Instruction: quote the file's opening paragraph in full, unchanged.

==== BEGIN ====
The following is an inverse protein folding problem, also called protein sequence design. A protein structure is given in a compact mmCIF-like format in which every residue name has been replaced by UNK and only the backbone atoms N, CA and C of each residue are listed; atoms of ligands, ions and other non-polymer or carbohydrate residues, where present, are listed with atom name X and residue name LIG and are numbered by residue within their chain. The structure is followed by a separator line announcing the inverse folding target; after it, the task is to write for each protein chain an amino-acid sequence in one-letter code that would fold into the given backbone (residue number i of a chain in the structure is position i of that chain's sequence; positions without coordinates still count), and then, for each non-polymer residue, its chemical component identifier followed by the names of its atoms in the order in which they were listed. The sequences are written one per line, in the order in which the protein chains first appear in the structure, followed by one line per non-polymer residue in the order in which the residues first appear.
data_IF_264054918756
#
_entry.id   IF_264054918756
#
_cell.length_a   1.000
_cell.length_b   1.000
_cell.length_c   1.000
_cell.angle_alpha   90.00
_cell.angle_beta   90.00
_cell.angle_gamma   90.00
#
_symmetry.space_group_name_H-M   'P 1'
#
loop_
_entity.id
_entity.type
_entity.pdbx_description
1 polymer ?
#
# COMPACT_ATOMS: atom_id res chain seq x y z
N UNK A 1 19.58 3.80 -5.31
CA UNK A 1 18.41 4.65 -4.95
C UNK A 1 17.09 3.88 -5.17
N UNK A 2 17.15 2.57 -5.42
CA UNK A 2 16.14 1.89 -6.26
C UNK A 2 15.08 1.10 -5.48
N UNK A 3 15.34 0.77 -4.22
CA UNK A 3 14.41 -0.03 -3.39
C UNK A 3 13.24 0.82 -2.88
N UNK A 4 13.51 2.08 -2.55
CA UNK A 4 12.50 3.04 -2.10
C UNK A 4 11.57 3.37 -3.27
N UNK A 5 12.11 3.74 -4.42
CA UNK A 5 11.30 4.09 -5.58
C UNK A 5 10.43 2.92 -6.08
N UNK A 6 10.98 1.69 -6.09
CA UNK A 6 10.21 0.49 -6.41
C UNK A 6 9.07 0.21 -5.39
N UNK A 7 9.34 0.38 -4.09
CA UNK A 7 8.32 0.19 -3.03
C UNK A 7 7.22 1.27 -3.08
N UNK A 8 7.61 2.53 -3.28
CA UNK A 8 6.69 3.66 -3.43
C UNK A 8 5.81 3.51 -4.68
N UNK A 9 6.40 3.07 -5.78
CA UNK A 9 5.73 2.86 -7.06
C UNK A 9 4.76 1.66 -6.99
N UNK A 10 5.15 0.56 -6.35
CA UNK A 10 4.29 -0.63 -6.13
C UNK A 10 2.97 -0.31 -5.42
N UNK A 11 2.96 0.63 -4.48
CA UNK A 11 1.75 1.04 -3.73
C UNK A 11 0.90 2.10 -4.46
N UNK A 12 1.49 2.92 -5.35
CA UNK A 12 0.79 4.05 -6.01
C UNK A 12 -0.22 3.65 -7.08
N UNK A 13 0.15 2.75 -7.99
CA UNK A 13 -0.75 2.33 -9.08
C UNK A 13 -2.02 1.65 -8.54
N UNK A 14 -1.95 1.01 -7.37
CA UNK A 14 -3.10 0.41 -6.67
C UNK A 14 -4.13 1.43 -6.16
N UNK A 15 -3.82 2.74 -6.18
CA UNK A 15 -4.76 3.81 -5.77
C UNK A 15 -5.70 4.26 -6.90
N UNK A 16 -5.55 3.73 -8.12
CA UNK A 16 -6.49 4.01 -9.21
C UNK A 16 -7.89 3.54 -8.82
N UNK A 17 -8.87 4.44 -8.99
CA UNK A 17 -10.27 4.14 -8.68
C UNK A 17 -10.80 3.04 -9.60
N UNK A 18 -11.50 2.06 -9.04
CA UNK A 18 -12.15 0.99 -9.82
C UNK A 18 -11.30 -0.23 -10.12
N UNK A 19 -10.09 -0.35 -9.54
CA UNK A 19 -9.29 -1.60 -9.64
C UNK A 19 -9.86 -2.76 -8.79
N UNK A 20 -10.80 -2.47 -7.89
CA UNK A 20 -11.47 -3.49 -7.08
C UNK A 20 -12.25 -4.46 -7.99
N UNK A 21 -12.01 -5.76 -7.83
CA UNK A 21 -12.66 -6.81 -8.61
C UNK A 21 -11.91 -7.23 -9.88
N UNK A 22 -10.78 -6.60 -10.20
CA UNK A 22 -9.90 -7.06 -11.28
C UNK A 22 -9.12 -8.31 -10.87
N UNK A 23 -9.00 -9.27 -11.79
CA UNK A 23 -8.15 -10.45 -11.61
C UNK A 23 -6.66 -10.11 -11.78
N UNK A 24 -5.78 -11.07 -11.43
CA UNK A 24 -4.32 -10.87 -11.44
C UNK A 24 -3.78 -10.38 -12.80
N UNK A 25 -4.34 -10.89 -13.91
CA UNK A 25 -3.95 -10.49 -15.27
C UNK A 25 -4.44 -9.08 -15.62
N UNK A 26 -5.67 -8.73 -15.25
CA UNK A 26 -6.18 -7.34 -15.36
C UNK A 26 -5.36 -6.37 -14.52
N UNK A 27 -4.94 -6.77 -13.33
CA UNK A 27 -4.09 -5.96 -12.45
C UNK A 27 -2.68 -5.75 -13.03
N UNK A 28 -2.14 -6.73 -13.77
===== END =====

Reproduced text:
The following is an inverse protein folding problem, also called protein sequence design. A protein structure is given in a compact mmCIF-like format in which every residue name has been replaced by UNK and only the backbone atoms N, CA and C of each residue are listed; atoms of ligands, ions and other non-polymer or carbohydrate residues, where present, are listed with atom name X and residue name LIG and are numbered by residue within their chain. The structure is followed by a separator line announcing the inverse folding target; after it, the task is to write for each protein chain an amino-acid sequence in one-letter code that would fold into the given backbone (residue number i of a chain in the structure is position i of that chain's sequence; positions without coordinates still count), and then, for each non-polymer residue, its chemical component identifier followed by the names of its atoms in the order in which they were listed. The sequences are written one per line, in the order in which the protein chains first appear in the structure, followed by one line per non-polymer residue in the order in which the residues first appear.